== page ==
______________________________________ Maximum equilibrium load in g of lactic acid perType of zeolite 100 g of zeolite (abs. dry)______________________________________DAY modulus 200 15DAY modulus 110 12DAY modulus 56 12DAY modulus 25 11H-ZSM-5 modulus 400 14H-ZSM-5 modulus 42 10H-ZSM-5 modulus 28 7H-mordenite modulus 30 5______________________________________
The maximum equilibrium load for lactic acid adsorption was reached after a maximum of 1 hour.
It was shown that the removal of citric acid (CIT) from fermentation liquors with different bases required the preferred use of different types of zeolite.
TABLE 1______________________________________ Load Load (%) Purity of CIT of by- on theZeolite Modulus (%) products zeolite (%)______________________________________Molasses DAY 200 7.3 1.95 78base mordenite 30 4.0 0 100Glucose DAY 200 8.7 0.15 98base mordenite 30 1.1 0.8 69______________________________________
The following zeolite was used (H form)
______________________________________ZSM-5 modulus 28 2 mm solid cylinders______________________________________
Temperature: 25°±3° C.
Valuable product: Fermentation liquor (FL) with 5% citric acid, 0.5% oxalic acid, 0.5% fumaric acid
pH: Conditions were used such that combination of FL and zeolite produced a pH of ca. 1-3
Ratio of zeolite (abs. dry):valuable product 1:3
120 g of FL were added to 40 g of ZSM-5 zeolite moulded bodies (MB) and shaken in a conical flask at room temperature for 20 hours. The reference sample of FL contained no MB, but was shaken under the same conditions as the test solution.
Adsorption of the by-products tested increased with decreasing ZSM-5 modulus. The fumaric acid could be removed completely and the oxalic acid could be 70% removed from the adsorption solution with ZSM-5 modulus 28.
|Cited Patent||Filing date||Publication date||Applicant||Title|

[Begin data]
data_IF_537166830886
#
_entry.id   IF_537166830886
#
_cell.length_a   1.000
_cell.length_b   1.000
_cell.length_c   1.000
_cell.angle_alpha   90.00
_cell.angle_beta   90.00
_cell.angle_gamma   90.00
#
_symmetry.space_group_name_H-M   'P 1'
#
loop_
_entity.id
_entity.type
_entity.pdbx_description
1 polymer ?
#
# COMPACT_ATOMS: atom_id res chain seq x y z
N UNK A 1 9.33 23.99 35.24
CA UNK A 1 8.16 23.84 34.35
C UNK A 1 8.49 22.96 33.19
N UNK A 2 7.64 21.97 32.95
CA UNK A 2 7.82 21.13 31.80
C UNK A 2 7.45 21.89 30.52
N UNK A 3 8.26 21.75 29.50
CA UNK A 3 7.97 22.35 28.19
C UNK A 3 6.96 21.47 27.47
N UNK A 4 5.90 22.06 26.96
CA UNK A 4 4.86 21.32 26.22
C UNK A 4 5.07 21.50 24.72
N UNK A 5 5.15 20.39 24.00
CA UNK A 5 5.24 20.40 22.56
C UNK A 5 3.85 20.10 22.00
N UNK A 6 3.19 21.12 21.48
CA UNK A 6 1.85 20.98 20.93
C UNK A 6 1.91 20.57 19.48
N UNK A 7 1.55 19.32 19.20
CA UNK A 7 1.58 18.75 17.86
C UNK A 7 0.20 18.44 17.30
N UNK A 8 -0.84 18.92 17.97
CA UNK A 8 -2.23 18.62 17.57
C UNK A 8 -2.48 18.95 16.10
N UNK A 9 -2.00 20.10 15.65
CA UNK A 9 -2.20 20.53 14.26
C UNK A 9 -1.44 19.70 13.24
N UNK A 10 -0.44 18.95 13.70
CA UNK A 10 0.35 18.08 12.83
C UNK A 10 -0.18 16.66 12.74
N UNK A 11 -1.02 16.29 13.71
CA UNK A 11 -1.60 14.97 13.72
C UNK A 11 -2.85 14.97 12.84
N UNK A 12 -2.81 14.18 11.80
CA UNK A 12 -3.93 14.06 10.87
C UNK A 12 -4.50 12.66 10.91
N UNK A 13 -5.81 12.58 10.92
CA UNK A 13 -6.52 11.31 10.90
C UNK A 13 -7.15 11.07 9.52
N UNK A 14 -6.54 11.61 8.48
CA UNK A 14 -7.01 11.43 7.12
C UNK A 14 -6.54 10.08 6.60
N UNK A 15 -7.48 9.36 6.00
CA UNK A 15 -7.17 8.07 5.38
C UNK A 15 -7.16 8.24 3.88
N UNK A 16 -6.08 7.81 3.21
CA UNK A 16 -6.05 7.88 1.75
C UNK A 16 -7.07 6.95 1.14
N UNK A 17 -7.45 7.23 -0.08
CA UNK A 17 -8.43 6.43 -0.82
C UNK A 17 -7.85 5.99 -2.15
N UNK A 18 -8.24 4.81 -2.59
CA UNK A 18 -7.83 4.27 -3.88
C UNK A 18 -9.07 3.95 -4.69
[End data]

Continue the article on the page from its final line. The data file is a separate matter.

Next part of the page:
|US2253061 *||Mar 14, 1940||Aug 19, 1941||Fruit Growers Exchange Ca||Manufacture of fruit acids|
|US2882244 *||Dec 24, 1953||Apr 14, 1959||Union Carbide Corp||Molecular sieve adsorbents|
|US4902829 *||Nov 16, 1988||Feb 20, 1990||Uop||Process for the adsorptive separation of hydroxy paraffinic dicarboxylic acids from olefinic dicarboxylic acids|
|US5312980 *||May 3, 1993||May 17, 1994||Degussa Aktiengesellschaft||Process for the separation of amino acids from aqueous solutions|
|Citing Patent||Filing date||Publication date||Applicant||Title|
|US20050209328 *||Feb 28, 2005||Sep 22, 2005||Allgood Charles C||Alphahydroxyacids with ultra-low metal concentration|
|U.S. Classification||210/670, 210/691|
|International Classification||B01D15/04, C07C51/47, C07C59/265, C07C59/08|
|May 30, 1995||AS||Assignment|
Owner name: DEGUSSA AKTIENGESELLSCHAFT, GERMANY
Free format text: ASSIGNMENT OF ASSIGNORS INTEREST;ASSIGNORS:SEXTL, ELFRIEDE;KISS, AKOS;KINZ, HEIKE;AND OTHERS;REEL/FRAME:007640/0657;SIGNING DATES FROM 19950511 TO 19950516
|Apr 18, 2000||AS||Assignment|
Owner name: DEGUSSA-HULS AKTIENGESELLSCHAFT, GERMANY
Free format text: ASSIGNMENT OF ASSIGNORS INTEREST;ASSIGNOR:DEGUSSA AKTIENGESELLSCHAFT;REEL/FRAME:010719/0914
Effective date: 19981109
|May 8, 2001||REMI||Maintenance fee reminder mailed|
|Oct 15, 2001||LAPS||Lapse for failure to pay maintenance fees|
|Dec 18, 2001||FP||Expired due to failure to pay maintenance fee|
Effective date: 20011014